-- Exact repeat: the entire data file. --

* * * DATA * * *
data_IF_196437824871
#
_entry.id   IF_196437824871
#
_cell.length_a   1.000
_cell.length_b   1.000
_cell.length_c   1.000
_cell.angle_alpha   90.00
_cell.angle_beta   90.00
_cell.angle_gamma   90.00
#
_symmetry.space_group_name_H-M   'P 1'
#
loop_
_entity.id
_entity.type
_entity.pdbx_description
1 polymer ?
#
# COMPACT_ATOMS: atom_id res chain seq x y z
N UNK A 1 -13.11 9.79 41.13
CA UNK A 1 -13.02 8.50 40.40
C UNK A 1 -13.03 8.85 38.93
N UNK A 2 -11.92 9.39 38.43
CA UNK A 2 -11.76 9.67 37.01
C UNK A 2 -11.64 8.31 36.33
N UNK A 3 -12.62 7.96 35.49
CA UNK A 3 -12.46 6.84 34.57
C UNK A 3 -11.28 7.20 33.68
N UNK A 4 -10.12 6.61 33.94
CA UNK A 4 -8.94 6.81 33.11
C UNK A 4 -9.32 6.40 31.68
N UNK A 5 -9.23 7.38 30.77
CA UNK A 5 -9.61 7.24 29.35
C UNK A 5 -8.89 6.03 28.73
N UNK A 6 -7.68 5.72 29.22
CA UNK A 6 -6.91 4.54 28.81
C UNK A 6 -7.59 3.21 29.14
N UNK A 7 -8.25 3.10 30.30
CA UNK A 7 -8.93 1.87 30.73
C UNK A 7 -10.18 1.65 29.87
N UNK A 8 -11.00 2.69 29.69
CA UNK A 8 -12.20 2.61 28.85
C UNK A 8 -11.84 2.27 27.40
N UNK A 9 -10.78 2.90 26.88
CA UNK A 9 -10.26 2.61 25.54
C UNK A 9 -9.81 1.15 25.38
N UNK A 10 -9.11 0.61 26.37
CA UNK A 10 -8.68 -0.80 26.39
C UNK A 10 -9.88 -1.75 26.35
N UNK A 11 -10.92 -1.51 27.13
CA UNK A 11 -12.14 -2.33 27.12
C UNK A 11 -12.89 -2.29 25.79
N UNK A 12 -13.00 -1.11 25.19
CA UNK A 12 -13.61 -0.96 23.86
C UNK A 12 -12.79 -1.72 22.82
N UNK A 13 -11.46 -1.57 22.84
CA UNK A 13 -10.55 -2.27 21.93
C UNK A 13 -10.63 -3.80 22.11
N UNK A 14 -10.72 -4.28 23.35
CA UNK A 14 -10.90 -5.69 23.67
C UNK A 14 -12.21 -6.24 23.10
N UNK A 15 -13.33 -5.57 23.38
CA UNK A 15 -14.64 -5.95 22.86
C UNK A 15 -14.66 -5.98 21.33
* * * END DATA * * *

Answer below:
data_IF_196437824871
#
_entry.id   IF_196437824871
#
_cell.length_a   1.000
_cell.length_b   1.000
_cell.length_c   1.000
_cell.angle_alpha   90.00
_cell.angle_beta   90.00
_cell.angle_gamma   90.00
#
_symmetry.space_group_name_H-M   'P 1'
#
loop_
_entity.id
_entity.type
_entity.pdbx_description
1 polymer ?
#
# COMPACT_ATOMS: atom_id res chain seq x y z
N UNK A 1 -13.11 9.79 41.13
CA UNK A 1 -13.02 8.50 40.40
C UNK A 1 -13.03 8.85 38.93
N UNK A 2 -11.92 9.39 38.43
CA UNK A 2 -11.76 9.67 37.01
C UNK A 2 -11.64 8.31 36.33
N UNK A 3 -12.62 7.96 35.49
CA UNK A 3 -12.46 6.84 34.57
C UNK A 3 -11.28 7.20 33.68
N UNK A 4 -10.12 6.61 33.94
CA UNK A 4 -8.94 6.81 33.11
C UNK A 4 -9.32 6.40 31.68
N UNK A 5 -9.23 7.38 30.77
CA UNK A 5 -9.61 7.24 29.35
C UNK A 5 -8.89 6.03 28.73
N UNK A 6 -7.68 5.72 29.22
CA UNK A 6 -6.91 4.54 28.81
C UNK A 6 -7.59 3.21 29.14
N UNK A 7 -8.25 3.10 30.30
CA UNK A 7 -8.93 1.87 30.73
C UNK A 7 -10.18 1.65 29.87
N UNK A 8 -11.00 2.69 29.69
CA UNK A 8 -12.20 2.61 28.85
C UNK A 8 -11.84 2.27 27.40
N UNK A 9 -10.78 2.90 26.88
CA UNK A 9 -10.26 2.61 25.54
C UNK A 9 -9.81 1.15 25.38
N UNK A 10 -9.11 0.61 26.37
CA UNK A 10 -8.68 -0.80 26.39
C UNK A 10 -9.88 -1.75 26.35
N UNK A 11 -10.92 -1.51 27.13
CA UNK A 11 -12.14 -2.33 27.12
C UNK A 11 -12.89 -2.29 25.79
N UNK A 12 -13.00 -1.11 25.19
CA UNK A 12 -13.61 -0.96 23.86
C UNK A 12 -12.79 -1.72 22.82
N UNK A 13 -11.46 -1.57 22.84
CA UNK A 13 -10.55 -2.27 21.93
C UNK A 13 -10.63 -3.80 22.11
N UNK A 14 -10.72 -4.28 23.35
CA UNK A 14 -10.90 -5.69 23.67
C UNK A 14 -12.21 -6.24 23.10
N UNK A 15 -13.33 -5.57 23.38
CA UNK A 15 -14.64 -5.95 22.86
C UNK A 15 -14.66 -5.98 21.33